The role of tech support is to put out these (mis)fires left, right and centre. They’re taking calls, they’re managing tickets, they’re manning live chat channels and they’re wading through technical emails. And, crucially, they’re charged with sending unhappy users away with resolutions and reaffirmed faith in your brand.

This process is more commonplace than you might assume. According to a Gallup poll, 6 in 10 customers report problems within a six month period. And this is likely only the tip of the product problem iceberg: for every 100 formal complaints, there are 2700 dissatisfied users remaining silent.

Your tech support team has a busy job, and will often work long hours fulfilling it. Now, this isn’t to say that technical support is the only team that has a high level of interaction with users. Sales teams, marketing teams and customer service teams all play an important role in end user contact, and all have their own insights to bring to the UX table.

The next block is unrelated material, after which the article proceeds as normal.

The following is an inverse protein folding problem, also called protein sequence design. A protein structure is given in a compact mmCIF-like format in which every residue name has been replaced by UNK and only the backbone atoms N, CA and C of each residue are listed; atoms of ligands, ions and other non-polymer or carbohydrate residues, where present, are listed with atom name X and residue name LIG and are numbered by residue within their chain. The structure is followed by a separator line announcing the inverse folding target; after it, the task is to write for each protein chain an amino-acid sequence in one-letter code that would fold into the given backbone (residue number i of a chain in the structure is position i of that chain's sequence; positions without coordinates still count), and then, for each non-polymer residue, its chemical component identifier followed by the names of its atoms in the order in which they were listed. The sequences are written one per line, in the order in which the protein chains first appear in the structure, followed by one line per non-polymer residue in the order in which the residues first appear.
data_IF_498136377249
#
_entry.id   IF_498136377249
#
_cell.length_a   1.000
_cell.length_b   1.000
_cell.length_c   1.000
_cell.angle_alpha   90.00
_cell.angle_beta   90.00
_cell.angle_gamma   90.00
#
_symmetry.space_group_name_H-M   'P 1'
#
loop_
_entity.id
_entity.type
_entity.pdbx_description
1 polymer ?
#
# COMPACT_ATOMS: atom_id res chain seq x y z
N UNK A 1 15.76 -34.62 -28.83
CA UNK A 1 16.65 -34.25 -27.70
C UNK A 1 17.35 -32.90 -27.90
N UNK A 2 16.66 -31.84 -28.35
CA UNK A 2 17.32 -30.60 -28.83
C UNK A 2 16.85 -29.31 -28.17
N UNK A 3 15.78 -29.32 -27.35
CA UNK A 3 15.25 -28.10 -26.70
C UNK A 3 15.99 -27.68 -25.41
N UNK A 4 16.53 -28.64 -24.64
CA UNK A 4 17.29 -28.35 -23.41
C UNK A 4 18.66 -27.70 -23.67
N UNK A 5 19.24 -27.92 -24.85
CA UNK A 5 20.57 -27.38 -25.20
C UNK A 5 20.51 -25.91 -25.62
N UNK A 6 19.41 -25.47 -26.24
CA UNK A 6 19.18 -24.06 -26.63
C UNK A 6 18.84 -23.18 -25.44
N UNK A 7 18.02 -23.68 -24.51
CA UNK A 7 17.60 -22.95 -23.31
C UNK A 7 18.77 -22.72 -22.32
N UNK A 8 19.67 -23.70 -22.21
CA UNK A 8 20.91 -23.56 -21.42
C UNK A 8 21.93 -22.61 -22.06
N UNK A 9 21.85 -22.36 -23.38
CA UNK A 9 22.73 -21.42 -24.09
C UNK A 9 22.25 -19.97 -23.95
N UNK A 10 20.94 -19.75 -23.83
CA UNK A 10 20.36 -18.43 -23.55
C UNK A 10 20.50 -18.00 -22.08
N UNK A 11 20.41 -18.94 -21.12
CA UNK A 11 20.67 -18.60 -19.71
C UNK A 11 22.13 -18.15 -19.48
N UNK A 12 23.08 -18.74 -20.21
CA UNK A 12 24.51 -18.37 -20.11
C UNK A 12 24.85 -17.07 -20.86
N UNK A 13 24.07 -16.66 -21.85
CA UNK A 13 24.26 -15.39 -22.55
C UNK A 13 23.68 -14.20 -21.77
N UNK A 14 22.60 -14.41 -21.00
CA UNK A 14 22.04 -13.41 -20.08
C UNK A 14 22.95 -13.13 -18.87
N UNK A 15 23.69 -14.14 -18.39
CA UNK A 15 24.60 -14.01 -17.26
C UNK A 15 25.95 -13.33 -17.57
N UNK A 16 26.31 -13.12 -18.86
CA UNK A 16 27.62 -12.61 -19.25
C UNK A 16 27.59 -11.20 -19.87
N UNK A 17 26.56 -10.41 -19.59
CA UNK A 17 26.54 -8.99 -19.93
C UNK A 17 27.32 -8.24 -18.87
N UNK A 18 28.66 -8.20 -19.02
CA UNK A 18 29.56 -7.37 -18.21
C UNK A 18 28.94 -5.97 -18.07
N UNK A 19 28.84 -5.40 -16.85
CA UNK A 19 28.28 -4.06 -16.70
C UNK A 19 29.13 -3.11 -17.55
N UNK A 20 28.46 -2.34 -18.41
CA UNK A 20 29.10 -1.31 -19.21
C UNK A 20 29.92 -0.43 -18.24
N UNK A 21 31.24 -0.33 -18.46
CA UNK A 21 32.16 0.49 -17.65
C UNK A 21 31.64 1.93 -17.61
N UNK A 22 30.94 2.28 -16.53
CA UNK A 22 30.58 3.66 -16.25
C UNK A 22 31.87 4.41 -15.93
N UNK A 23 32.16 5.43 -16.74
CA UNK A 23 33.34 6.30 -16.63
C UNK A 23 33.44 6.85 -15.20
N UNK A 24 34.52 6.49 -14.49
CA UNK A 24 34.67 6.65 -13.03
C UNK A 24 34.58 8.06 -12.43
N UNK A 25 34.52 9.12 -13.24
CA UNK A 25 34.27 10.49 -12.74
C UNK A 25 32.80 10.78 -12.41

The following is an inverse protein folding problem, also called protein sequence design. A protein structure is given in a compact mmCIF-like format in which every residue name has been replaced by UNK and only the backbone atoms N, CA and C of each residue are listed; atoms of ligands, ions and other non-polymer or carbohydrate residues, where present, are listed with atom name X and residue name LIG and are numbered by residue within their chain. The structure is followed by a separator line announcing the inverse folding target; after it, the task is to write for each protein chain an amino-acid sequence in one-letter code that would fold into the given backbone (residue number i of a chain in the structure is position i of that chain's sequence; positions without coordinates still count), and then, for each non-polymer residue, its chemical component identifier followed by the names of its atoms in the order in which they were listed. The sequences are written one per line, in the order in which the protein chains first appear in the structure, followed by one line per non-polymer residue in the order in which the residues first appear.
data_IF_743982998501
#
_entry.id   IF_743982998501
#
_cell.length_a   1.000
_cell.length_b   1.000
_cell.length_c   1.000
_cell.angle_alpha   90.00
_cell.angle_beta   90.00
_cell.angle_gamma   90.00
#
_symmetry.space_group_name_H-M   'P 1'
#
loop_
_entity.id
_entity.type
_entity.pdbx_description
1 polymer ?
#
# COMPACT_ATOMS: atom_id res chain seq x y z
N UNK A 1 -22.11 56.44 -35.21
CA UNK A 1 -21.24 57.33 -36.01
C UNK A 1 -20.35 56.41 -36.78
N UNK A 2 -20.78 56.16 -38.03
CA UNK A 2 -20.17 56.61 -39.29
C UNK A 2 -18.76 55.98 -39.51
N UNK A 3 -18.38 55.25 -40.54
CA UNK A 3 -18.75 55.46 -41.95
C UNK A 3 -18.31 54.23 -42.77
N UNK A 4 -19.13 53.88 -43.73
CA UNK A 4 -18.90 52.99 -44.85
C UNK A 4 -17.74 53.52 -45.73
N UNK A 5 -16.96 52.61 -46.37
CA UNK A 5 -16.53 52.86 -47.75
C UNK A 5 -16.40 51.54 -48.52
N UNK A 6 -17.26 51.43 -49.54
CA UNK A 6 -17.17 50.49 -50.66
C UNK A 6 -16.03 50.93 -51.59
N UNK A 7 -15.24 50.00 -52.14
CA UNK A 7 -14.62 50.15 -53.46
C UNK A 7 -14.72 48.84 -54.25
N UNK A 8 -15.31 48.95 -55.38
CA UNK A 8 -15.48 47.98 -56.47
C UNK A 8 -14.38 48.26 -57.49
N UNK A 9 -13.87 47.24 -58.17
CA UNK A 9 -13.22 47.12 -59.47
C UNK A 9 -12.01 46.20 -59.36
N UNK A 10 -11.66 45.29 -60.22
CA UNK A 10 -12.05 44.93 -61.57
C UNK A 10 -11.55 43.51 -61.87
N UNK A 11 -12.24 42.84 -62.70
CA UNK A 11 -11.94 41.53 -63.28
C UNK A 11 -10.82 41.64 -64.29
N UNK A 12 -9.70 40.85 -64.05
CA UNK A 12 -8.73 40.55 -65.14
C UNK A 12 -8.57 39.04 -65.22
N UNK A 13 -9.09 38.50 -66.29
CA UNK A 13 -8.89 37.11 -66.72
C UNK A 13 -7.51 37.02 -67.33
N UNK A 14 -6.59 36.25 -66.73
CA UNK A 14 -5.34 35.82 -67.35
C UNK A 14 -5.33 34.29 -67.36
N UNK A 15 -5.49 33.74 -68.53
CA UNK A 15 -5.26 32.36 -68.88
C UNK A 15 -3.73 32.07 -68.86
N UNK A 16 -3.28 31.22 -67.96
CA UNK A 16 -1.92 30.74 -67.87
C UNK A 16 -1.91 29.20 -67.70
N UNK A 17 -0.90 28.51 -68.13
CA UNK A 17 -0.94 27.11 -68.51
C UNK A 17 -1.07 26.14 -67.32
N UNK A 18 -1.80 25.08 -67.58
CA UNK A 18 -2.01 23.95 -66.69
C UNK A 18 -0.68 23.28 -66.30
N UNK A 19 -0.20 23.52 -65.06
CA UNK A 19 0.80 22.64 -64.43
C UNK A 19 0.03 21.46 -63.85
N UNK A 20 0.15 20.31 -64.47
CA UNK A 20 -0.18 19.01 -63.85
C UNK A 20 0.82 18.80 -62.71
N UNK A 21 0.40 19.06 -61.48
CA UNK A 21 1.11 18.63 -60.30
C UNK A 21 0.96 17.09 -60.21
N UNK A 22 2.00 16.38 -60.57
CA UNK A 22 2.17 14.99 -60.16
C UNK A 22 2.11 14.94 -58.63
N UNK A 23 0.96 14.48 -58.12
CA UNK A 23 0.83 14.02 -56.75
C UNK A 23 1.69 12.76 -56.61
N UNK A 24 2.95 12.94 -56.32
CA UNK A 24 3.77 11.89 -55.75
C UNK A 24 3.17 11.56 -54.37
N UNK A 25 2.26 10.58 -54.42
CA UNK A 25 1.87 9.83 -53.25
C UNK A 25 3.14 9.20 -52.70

But it’s tech support that really gets to the nitty-gritty of the product and the user’s dealings with it. It’s the support team who listen to user’s technical frustrations, document bugs and errors, and walk users through aspects of the software that they’re struggling with. The tech support team is often the middle man between end user and developer – understanding both sides of the spectrum and mediating between the two.


Covering a multitude of sins

In supporting your stuck users, technicians cover a multitude of product sins. Let’s say a user buys your solution, and immediately struggles to set it up. They’ll be angry that you’ve made them feel stupid, and quick to rubbish your product.

Without good technical support, you’ll lose that new customer right away. You could get trashed online to boot. With good technical support, however, you placate the user and put them back on track – helping make up for any inadequacies in the product. In fact, 78% of people purchase a brand or service because of support interactions.